[NetBehaviour] "I have calculated the end of the world ... and NASA says, I'm right..."

marc garrett marc.garrett at furtherfield.org
Thu Apr 17 11:35:41 CEST 2008

"I have calculated the end of the world ... and NASA says, I'm right..."

First the story appeared on April 4 in Germany's 'leading' tabloid ("I 
have calculated the end of the world ... and NASA says, I'm right"), 
later in more serious papers ("Nico and the end of the world") - and 
today, thanks apparently to an AFP story where the writer hadn't found 
it necessary to check anything, it has taken off around the world. Alas: 
it's absolute nonsense! The claim is that a 13-year old German schoolboy 
"discovered" - while working on an entry for a major German science 
competition - that the 2036 impact probability of asteroid Apophis is 
not 1:45,000 as the NASA calculation says but actually 100 times higher. 
Because during the 2029 approach the asteroid would hit a geostationary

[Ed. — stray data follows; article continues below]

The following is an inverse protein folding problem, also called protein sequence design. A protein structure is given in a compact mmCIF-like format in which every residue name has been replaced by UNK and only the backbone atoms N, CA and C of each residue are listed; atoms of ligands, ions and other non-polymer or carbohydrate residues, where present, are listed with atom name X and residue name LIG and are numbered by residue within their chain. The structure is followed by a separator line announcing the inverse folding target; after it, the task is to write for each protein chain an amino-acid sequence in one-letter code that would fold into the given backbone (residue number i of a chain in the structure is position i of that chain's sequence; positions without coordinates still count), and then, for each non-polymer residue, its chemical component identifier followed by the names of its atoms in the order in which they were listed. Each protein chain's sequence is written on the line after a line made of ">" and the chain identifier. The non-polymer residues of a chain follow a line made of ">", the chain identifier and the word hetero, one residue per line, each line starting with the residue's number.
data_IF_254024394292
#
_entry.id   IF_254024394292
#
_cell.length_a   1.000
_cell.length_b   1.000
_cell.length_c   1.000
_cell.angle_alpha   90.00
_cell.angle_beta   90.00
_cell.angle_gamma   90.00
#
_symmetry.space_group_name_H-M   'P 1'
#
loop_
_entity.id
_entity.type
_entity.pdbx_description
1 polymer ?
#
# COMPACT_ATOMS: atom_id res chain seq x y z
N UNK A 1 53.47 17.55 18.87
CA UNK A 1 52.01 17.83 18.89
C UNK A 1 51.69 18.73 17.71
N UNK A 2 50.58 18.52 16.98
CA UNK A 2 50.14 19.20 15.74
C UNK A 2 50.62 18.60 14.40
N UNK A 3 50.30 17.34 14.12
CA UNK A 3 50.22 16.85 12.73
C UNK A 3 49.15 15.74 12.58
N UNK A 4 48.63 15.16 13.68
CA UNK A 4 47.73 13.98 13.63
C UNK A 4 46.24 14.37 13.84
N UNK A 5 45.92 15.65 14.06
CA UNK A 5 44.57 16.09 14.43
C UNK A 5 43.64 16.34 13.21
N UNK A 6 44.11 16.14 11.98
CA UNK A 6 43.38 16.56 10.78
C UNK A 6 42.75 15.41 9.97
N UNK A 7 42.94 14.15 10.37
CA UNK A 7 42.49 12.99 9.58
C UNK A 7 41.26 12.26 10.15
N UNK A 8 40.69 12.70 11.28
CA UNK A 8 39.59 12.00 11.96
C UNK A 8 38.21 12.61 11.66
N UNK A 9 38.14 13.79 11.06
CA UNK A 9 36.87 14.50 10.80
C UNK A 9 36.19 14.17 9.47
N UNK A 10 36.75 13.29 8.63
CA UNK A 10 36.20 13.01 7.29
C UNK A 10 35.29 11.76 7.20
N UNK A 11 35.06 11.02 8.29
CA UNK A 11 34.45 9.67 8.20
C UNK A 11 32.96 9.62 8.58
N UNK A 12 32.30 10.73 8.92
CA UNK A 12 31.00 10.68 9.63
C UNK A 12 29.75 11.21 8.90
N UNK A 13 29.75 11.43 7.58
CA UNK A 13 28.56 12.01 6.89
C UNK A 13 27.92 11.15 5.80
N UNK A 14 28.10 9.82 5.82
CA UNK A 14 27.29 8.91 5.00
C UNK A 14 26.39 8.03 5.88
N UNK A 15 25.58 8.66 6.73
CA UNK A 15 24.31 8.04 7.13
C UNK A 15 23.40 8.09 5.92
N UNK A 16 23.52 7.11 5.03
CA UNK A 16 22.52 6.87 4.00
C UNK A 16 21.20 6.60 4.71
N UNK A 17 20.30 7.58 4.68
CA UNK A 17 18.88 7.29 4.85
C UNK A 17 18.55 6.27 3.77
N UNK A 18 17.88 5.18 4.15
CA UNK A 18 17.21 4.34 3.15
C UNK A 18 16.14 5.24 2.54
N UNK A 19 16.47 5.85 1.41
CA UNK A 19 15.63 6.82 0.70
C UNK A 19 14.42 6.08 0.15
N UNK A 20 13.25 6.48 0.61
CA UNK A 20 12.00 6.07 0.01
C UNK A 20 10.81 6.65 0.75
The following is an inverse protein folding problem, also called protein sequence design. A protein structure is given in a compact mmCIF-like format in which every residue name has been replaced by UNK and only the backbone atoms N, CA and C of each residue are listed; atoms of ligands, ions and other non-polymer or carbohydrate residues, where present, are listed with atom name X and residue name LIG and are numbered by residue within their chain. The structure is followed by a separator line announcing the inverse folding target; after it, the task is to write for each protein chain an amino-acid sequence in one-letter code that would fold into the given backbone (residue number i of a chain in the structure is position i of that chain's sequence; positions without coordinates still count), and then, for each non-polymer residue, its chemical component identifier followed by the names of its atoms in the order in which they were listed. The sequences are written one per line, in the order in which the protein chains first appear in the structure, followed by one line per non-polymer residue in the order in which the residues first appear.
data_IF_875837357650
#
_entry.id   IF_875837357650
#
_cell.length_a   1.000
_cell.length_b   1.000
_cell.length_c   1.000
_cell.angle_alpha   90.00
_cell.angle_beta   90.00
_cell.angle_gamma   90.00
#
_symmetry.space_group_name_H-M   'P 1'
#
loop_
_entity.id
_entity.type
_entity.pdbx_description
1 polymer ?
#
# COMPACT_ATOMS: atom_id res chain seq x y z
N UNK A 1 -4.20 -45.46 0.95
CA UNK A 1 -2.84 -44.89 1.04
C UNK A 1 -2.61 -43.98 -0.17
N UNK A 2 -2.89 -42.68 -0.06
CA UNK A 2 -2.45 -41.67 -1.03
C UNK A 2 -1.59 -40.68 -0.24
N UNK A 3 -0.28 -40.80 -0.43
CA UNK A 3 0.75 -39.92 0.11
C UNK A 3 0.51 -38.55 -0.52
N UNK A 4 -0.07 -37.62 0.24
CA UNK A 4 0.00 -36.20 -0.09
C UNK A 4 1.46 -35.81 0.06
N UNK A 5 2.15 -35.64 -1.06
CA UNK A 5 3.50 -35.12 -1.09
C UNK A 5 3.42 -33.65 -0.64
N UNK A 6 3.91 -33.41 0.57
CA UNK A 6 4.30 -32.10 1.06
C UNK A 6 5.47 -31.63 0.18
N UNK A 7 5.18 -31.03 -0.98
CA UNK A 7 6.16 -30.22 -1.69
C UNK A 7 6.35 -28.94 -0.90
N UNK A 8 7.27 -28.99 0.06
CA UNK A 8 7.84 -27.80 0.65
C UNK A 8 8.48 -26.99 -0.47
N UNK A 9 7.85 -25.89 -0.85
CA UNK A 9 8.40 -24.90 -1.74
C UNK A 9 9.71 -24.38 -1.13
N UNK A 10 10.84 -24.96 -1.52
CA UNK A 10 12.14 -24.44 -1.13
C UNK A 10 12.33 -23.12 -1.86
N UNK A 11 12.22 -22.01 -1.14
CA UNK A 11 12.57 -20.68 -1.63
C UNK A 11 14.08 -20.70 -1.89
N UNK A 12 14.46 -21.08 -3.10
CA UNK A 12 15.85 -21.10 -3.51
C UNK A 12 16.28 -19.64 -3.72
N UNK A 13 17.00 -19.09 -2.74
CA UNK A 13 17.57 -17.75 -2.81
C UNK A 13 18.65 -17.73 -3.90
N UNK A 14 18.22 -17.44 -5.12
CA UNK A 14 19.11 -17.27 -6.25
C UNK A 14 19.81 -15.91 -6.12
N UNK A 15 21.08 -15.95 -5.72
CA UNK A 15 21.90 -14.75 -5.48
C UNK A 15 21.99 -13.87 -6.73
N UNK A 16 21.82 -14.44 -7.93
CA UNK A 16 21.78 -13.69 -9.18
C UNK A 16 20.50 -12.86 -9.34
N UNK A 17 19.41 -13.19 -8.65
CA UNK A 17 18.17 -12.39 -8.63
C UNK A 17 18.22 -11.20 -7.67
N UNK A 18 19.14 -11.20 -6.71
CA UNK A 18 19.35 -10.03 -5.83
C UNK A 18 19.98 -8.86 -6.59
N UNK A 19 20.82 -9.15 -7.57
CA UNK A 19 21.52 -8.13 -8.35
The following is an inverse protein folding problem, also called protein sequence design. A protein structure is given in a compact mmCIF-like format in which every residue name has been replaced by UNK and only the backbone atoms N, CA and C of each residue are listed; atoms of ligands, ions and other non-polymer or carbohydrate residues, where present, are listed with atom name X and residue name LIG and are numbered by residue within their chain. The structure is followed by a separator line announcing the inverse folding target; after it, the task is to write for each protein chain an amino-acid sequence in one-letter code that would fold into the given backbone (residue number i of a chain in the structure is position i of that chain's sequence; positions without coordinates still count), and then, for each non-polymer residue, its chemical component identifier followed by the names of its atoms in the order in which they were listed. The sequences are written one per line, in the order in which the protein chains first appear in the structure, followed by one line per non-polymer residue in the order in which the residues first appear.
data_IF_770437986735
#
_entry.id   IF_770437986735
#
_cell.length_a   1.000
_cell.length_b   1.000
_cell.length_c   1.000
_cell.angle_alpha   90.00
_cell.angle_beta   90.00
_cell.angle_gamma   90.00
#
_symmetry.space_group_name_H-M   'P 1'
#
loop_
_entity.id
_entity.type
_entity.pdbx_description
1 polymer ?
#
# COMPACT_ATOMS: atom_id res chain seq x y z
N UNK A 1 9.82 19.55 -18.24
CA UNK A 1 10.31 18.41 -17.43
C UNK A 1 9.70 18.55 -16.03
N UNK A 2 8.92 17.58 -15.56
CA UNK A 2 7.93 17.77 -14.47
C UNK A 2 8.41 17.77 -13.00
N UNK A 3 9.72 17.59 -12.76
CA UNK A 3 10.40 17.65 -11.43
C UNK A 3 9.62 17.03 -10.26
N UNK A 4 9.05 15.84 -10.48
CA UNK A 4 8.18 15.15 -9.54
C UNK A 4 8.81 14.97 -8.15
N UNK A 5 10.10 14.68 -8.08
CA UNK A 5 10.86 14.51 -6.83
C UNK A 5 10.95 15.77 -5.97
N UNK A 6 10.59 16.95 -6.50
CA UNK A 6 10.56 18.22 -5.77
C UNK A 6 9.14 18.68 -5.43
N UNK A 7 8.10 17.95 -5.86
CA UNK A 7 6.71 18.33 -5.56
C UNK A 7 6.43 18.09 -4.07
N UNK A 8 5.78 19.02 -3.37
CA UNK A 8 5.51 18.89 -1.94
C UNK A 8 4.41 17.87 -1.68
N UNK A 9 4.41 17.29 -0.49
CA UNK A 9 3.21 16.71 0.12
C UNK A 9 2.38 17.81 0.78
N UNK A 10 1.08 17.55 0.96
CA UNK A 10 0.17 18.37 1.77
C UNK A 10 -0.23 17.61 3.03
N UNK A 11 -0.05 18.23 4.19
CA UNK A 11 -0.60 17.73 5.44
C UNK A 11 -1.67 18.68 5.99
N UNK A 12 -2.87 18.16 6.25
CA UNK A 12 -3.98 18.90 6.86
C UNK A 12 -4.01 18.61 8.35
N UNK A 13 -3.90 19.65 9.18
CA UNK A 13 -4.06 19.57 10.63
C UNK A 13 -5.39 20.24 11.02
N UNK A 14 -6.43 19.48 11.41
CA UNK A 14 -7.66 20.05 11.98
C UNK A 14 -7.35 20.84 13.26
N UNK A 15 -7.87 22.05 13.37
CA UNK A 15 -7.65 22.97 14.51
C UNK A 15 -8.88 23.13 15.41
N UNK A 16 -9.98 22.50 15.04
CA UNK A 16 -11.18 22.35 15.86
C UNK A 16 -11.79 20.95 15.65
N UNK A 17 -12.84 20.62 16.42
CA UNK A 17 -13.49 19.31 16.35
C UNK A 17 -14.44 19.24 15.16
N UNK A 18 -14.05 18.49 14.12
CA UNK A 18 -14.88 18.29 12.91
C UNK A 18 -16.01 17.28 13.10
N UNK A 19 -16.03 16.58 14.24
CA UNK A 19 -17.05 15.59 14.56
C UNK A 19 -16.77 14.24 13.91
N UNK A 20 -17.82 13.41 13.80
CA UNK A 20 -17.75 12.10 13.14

satellite and be deflected into a much more dangerous orbit. The 
newspapers also claimed that this boy not only was awarded several 
prizes for his paper but that NASA had "conceded" that he got it right 
and they were wrong. We're all doomed, right?

Well, here's what NASA's NEO guru Don Yeomans told this blog yesterday: 
"We have not corresponded with this young man and this story is absurd, 
a hoax or both.

During its 2029 Earth close approach, Apophis will approach the Earth to 
about 38,900 km, well inside the geosynchronous distance at 42,240 km. 
However, the asteroid will cross the equatorial belt at a distance of 
51,000 km - well outside the geosynchronous distance. Since the 
uncertainty on Apophis' position during the Earth close approach is 
about 1500 km, Apophis cannot approach an Earth satellite. Apophis will 
not cross the moon's orbital plane at the Moon's orbital distance so it 
cannot approach the moon either."


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